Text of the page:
Census 2018 Travel to Work

A couple of months ago Statistics NZ released the 2018 travel to work data (here). Greater Auckland did a post here. I’ve expanded on the Christchurch data here.

The question changed slightly this year from previous years. See if you can spot the difference:

  • 2013 question: “On Tuesday 5 March, what was the one main way you travelled to work – that is, the one you used for the greatest distance?”
  • 2018 question: “What is the one main way you travel to work – that is the one you use for the greatest distance?”

It’s only 4 words removed, but those 4 words have a significant impact on the results. Many people are not mono-modal – sometimes they drive their car, other times they catch the bus, other times they ride a bike or walk, depending on the day, the weather, their mood, childcare etc. With the 2013 question, this tended to get balanced out whereas with the 2018 question there will be a bias towards the mode they use the most. Here’s a simple illustration:

  • Let’s say that 100,000 people drive to work 4 days a week and catch the bus 1 day a week, evenly split across Monday to Friday.
  • With the 2013 question, 80,000 people would tick the “drive” box, and 20,000 would tick the “bus” box, and the reported bus mode share would be 20%.
  • With the 2018 question, all 100,000 would tick the “drive” box, and zero would tick the “bus” box, and the reported bus mode share would be 0%.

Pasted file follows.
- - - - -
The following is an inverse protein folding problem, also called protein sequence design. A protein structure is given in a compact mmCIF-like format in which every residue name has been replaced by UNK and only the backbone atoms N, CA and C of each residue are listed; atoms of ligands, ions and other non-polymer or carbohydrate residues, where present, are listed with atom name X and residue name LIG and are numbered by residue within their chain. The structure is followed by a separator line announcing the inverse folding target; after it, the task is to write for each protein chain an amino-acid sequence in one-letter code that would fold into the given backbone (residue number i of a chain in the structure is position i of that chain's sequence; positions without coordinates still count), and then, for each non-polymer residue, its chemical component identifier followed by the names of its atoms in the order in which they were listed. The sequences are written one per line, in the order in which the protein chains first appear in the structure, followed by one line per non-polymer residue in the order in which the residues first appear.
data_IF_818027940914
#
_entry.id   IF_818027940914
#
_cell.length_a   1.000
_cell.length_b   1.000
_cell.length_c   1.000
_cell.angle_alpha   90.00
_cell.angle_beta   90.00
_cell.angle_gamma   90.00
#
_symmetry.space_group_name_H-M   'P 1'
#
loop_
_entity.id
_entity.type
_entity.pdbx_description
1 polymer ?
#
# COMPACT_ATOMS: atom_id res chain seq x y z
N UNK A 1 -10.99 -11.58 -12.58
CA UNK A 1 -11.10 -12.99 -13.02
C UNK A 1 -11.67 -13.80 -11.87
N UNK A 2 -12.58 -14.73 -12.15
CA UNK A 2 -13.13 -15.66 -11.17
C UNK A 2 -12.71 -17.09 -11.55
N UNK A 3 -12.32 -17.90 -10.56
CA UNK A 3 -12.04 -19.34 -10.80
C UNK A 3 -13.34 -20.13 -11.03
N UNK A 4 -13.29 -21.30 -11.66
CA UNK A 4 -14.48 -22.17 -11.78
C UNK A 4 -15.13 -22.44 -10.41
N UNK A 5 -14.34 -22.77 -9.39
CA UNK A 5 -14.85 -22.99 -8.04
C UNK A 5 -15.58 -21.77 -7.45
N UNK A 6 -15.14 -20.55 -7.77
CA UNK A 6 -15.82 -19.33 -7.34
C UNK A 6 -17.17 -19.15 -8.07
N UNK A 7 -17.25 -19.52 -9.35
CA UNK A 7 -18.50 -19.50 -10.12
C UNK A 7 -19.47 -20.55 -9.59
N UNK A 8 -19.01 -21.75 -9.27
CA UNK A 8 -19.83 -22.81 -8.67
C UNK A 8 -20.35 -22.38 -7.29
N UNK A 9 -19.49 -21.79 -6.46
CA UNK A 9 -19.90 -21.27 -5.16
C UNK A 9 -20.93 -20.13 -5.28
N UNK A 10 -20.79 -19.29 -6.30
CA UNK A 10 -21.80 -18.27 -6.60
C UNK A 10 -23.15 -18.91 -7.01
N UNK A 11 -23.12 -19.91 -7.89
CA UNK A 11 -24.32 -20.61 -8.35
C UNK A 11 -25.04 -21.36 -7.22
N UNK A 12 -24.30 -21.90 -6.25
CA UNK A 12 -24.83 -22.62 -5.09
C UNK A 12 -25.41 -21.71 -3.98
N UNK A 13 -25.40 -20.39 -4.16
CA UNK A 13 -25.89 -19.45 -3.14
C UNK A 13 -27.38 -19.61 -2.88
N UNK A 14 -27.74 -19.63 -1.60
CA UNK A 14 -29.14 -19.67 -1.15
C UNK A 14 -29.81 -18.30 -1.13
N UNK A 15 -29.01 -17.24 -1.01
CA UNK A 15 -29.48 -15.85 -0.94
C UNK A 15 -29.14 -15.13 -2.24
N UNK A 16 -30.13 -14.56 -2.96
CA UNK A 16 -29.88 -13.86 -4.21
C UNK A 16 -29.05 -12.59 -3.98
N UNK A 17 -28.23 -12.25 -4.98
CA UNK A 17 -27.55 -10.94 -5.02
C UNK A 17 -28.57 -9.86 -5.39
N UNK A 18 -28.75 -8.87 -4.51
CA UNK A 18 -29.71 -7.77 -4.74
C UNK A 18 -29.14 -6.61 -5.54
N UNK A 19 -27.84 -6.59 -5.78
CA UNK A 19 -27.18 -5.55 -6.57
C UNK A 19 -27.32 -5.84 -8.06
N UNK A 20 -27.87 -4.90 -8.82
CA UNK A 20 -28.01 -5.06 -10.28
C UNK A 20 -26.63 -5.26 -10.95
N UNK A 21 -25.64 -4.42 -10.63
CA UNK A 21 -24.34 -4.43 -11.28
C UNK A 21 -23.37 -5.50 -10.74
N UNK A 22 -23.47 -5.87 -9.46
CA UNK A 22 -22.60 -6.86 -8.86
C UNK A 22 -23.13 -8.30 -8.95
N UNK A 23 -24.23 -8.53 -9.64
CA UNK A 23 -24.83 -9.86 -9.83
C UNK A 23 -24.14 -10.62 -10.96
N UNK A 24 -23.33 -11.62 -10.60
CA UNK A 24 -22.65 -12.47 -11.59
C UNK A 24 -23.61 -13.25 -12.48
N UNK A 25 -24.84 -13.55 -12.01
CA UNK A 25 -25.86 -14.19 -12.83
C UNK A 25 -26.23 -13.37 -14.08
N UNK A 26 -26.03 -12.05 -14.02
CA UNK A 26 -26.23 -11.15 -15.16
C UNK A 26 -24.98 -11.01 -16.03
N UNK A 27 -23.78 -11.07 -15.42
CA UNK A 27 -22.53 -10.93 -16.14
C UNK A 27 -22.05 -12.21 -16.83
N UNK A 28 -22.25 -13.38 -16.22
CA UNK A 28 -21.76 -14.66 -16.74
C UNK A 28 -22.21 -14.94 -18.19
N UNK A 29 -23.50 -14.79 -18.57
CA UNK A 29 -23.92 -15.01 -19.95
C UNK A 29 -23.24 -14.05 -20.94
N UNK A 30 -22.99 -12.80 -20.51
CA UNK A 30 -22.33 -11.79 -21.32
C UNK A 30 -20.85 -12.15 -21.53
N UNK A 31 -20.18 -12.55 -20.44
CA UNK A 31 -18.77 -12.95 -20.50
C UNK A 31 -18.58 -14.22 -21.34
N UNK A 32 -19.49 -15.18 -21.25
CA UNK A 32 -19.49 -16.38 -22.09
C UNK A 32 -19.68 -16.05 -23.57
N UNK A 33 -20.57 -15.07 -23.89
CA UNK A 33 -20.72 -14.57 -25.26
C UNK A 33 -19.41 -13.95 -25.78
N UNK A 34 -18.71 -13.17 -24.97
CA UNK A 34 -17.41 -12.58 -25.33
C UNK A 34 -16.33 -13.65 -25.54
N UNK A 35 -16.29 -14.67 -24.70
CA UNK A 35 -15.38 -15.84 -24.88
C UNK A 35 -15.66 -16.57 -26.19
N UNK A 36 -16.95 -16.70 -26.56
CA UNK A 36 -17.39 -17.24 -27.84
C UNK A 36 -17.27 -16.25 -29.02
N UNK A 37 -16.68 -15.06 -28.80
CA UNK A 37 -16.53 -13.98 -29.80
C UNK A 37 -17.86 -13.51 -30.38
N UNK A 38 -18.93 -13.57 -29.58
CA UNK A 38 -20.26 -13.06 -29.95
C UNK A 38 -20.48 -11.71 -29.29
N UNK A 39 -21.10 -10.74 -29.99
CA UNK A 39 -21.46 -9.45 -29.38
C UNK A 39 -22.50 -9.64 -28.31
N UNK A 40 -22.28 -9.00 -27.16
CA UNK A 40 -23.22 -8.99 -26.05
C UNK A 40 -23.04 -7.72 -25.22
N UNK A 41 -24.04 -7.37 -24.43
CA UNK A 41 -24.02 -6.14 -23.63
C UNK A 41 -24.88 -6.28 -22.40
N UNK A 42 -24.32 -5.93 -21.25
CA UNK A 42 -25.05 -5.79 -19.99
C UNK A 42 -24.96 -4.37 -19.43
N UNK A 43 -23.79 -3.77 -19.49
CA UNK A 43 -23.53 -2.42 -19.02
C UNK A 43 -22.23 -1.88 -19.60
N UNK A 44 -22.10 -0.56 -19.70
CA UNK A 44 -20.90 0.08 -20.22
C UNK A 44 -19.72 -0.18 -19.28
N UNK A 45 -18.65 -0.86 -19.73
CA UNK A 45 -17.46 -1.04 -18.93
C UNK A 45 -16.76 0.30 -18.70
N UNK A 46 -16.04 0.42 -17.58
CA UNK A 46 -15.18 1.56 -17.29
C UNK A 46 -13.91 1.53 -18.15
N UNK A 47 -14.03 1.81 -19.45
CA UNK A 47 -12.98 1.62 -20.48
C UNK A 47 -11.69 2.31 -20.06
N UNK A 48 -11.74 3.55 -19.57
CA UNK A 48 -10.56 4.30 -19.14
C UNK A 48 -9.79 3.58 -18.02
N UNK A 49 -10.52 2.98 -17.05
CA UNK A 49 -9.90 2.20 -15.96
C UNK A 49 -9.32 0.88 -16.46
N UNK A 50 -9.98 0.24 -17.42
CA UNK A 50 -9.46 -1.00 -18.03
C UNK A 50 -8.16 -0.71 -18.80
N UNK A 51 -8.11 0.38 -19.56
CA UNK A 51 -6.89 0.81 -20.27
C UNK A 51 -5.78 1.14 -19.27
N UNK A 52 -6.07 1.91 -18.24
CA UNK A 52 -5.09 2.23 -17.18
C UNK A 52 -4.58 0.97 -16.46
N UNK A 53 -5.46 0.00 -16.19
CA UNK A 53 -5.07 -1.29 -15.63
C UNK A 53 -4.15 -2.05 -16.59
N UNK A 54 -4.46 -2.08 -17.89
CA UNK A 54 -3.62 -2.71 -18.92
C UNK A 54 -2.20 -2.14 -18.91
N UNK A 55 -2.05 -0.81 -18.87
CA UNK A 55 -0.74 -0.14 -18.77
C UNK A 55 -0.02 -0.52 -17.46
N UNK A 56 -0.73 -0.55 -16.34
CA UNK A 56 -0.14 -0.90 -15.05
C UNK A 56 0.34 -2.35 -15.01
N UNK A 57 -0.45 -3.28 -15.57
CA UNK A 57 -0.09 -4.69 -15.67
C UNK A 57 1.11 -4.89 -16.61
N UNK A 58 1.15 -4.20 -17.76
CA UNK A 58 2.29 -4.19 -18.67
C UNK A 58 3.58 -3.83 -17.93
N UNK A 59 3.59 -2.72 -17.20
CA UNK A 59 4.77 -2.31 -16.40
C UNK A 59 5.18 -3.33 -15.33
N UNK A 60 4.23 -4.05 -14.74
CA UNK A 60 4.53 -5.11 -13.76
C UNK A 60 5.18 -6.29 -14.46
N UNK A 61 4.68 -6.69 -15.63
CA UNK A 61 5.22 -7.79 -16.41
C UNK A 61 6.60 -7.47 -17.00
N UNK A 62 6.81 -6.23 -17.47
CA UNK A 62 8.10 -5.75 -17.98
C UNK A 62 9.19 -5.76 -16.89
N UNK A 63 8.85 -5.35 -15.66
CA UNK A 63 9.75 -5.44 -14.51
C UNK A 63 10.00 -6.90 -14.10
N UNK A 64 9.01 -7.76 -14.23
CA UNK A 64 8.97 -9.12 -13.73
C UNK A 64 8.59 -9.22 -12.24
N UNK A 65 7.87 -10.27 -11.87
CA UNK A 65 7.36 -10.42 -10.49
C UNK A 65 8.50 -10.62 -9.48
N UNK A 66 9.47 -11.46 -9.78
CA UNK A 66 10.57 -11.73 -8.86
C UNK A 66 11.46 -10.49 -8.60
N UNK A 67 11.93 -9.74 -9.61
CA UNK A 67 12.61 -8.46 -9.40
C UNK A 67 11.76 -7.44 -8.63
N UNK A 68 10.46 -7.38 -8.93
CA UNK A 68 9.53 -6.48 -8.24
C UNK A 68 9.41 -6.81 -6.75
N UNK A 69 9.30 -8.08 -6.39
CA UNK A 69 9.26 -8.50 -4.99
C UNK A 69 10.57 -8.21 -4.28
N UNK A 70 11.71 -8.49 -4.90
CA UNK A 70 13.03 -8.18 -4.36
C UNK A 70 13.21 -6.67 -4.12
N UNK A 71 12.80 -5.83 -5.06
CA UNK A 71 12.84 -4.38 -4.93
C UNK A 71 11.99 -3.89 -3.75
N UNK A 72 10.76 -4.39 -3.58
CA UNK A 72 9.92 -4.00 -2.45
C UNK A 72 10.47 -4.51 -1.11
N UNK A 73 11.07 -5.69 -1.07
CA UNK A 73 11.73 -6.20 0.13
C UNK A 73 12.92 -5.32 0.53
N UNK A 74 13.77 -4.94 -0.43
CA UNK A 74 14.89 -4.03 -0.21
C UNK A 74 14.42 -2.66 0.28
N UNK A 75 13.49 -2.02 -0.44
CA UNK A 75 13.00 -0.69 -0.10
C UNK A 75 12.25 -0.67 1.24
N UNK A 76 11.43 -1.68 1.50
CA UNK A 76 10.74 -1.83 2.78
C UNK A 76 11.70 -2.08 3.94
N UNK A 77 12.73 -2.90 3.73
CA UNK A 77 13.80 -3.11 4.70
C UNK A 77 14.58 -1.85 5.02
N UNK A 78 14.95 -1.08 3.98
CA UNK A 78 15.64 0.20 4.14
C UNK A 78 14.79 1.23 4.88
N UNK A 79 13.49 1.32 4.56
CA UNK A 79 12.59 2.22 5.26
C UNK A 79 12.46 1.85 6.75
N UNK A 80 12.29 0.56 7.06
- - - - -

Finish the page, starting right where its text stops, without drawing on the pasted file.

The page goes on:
So 2018 is not comparable to previous years and you need to be really careful taking anything from the travel to work stats, particularly around modes which people use sporadically.

Cycling Christchurch talked here about the fact that the number of people answering this question with “cycle” was lower in 2018 than 2013. It’s hard to know for sure, but my take of the numbers is that this does not mean there are fewer people cycling. In contrast, if we adjust the number based on what we know about how many people are multi-modal (from other sources like the MoT travel surveys) then it suggests there are significantly more people cycling in Christchurch in 2018 than 2013.

In respect to bus mode share, 8,300 people living in Christchurch (excluding Waimakariri and Selwyn) said they usually take the bus to work, out of a total of 173,200 people who travel to work (4.8%). Again, the actual number taking the bus on any given day will be higher than this. But it’s still low – much lower than Wellington and Auckland. For comparison, 11,160 people said they usually cycle to work and 7,700 usually walk/jog.

The map below shows active mode share by home address. This is people walking/jogging and cycling, but I’ve also included the “other” category as I assume this will be mostly people doing things like scootering/e-scootering and skateboarding/e-skateboarding. The purple areas are  regions where 0-5% of residents use active modes to travel to work, blue is 5-10%, green 10-15% and yellow over 15%. Grey areas are those with minimal people living in them (<200). Black lines are core bus network.


Active mode share by home address

It shows that typically people living within a few kilometres of the city centre are more likely to walk and bike to work, while those living out in the wops are less likely. Which is fairly intuitive. The exceptions are the Burnham Military camp and a patch of Rangiora. Diamond Harbour has quite a lot of active mode travellers too given its distance.